|Role||Passive Investor (Contribute capital)||Operator (Source deals, structure investments, execute business plan)|
|Capital Contribution||20-80% of the total equity||5-20% of total equity|
|Typical Investors||High-net-worth-investors, Family offices, private equity, other financial institutions, SPV agglomerates of accredited investors (e.g. EquityMultiple)||Real Estate Investment Company, Developers, and financial institutions|
|Control||May vote on important decisions; in some cases have no voting rights.||In the driver’s Seat; provide day-to-day management|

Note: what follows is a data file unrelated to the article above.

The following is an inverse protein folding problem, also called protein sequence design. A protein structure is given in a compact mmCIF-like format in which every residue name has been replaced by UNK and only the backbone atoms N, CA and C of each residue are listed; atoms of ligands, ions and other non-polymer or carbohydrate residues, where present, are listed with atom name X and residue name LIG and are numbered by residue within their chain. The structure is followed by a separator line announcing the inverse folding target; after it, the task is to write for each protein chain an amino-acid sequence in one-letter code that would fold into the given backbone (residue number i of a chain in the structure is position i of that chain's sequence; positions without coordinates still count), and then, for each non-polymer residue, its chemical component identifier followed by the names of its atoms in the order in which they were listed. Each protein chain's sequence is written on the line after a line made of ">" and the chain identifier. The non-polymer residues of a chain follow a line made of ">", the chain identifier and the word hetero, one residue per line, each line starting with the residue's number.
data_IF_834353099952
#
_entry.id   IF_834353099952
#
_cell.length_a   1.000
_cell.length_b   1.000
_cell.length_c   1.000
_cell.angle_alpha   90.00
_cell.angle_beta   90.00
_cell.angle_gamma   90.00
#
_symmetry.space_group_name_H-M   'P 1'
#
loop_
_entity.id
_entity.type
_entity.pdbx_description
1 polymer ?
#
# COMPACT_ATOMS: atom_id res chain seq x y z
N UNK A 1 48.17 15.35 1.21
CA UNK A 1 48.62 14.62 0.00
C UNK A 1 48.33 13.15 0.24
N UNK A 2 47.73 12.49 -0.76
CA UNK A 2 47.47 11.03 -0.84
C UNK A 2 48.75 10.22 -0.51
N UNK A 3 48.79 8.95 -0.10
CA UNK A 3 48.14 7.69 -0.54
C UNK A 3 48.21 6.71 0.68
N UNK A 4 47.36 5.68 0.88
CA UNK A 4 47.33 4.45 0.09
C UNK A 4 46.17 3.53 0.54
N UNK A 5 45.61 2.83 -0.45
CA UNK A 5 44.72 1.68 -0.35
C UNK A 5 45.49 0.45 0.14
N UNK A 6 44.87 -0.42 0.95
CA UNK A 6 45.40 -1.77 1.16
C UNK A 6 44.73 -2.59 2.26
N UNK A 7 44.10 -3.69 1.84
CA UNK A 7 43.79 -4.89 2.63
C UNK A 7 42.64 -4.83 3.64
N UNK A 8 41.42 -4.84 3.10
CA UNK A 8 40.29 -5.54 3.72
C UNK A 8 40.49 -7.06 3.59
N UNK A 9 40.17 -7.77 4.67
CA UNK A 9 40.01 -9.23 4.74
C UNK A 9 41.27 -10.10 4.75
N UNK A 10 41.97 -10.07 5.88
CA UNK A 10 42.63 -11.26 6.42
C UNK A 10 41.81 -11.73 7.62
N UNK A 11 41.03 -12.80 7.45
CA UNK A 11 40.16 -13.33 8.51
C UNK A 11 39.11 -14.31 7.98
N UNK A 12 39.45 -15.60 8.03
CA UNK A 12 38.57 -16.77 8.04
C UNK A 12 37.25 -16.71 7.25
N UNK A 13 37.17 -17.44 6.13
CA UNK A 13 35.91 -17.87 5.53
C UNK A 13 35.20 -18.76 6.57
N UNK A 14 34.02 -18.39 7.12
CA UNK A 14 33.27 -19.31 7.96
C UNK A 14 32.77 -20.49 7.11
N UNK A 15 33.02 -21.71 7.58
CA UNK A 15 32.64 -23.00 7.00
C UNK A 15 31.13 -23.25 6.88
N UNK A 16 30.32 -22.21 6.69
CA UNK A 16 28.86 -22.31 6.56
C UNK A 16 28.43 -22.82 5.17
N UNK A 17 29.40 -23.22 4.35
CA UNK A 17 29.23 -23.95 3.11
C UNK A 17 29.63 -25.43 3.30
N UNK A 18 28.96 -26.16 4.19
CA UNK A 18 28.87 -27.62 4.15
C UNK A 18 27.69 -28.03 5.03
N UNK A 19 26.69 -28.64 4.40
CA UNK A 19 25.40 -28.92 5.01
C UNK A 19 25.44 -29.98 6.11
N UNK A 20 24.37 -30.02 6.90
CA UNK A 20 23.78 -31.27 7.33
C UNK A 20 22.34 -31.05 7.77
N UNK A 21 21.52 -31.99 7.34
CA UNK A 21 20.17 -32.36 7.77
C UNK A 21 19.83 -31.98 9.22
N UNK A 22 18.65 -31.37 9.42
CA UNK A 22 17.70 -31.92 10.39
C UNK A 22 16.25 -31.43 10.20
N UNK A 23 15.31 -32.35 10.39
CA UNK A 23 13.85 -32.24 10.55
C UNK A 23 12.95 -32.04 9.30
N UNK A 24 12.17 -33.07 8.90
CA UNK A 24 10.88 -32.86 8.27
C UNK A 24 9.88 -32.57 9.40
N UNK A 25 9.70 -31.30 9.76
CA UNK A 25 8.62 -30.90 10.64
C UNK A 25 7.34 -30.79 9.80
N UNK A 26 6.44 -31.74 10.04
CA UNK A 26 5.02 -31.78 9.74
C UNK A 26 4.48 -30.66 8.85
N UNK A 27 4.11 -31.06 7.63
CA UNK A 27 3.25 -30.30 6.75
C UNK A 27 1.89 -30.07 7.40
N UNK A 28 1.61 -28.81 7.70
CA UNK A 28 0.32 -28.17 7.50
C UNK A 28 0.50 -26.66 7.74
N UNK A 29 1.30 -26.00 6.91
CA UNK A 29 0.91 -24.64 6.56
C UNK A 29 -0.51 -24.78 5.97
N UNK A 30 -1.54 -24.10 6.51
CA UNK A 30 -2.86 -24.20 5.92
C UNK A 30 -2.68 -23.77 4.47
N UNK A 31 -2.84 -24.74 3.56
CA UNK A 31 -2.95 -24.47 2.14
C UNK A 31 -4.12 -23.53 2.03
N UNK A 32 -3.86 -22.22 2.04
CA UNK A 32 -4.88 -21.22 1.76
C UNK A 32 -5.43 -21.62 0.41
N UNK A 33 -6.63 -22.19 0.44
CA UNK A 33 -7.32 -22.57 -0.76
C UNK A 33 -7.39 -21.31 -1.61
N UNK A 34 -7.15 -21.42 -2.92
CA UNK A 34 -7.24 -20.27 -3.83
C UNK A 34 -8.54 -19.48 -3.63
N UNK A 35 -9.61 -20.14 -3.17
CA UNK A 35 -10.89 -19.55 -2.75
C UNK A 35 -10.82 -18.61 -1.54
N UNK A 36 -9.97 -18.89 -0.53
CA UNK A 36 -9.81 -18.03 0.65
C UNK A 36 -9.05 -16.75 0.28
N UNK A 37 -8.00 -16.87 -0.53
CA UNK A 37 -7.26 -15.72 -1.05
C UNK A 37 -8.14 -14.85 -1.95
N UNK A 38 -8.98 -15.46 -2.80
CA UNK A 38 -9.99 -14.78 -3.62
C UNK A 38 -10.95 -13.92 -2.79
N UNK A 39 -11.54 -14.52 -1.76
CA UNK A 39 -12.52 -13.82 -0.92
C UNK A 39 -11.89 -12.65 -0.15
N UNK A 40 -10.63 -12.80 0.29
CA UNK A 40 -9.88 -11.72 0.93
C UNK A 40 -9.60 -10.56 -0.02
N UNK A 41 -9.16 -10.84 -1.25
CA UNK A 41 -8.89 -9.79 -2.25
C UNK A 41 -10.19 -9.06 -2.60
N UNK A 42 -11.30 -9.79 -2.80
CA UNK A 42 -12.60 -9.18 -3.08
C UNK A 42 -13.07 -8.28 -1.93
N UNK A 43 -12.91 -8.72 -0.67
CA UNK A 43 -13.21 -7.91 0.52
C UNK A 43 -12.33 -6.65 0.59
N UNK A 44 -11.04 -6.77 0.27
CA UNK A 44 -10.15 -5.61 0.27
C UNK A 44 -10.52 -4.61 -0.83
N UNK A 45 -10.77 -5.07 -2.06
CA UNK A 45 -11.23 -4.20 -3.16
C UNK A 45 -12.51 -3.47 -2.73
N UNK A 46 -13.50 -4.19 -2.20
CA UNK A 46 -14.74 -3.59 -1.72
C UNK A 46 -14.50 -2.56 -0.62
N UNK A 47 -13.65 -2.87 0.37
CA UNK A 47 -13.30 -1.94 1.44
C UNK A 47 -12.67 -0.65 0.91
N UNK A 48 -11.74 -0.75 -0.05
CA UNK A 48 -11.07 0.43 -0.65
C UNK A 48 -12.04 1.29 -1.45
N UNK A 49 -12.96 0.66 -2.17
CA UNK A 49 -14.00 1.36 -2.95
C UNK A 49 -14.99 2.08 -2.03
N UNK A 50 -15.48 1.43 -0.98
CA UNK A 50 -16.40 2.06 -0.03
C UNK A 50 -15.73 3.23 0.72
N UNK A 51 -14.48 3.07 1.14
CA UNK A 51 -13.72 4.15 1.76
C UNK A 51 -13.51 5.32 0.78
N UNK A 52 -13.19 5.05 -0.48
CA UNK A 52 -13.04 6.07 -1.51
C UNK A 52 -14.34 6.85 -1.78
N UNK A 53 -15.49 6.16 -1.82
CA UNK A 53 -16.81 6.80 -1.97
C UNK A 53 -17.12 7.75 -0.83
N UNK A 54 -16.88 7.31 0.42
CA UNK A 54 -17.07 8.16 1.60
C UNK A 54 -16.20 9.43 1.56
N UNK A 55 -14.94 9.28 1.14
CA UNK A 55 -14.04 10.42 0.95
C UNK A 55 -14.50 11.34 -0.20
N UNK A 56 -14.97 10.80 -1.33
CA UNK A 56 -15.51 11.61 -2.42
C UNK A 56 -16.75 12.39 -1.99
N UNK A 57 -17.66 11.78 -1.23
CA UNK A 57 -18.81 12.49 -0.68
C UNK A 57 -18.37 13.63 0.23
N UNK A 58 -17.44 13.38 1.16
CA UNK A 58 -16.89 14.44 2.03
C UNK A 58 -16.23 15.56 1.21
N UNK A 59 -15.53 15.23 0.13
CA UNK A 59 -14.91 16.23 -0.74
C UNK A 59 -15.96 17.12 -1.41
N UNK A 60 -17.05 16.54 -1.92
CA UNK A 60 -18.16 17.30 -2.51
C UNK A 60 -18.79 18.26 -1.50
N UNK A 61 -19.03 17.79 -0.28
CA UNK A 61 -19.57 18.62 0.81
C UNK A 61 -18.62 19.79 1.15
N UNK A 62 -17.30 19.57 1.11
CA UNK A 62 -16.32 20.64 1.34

In this traditional LP-GP structure, the LP contributes capital to help fund the deal presented by the sponsor and, in return, seeks to participate in cash flow and profits without actively managing the real estate. On the other hand, the sponsor, or the GP, is expected to do the “heavy lifting” and manage the day-to-day. Not only are the GPs putting in significantly more work throughout the investment cycle, they are often taking additional risks as they must fulfill responsibilities that come with debt capital, and provide various types of guarantees required by the lender. To compensate for the execution work and liabilities, an incentive structure is created such that the GP is motivated to maximize returns for all parties. That is, the GP is entitled to receive a disproportionately larger profit once the LPs receive a preferred return and return of contributed capital.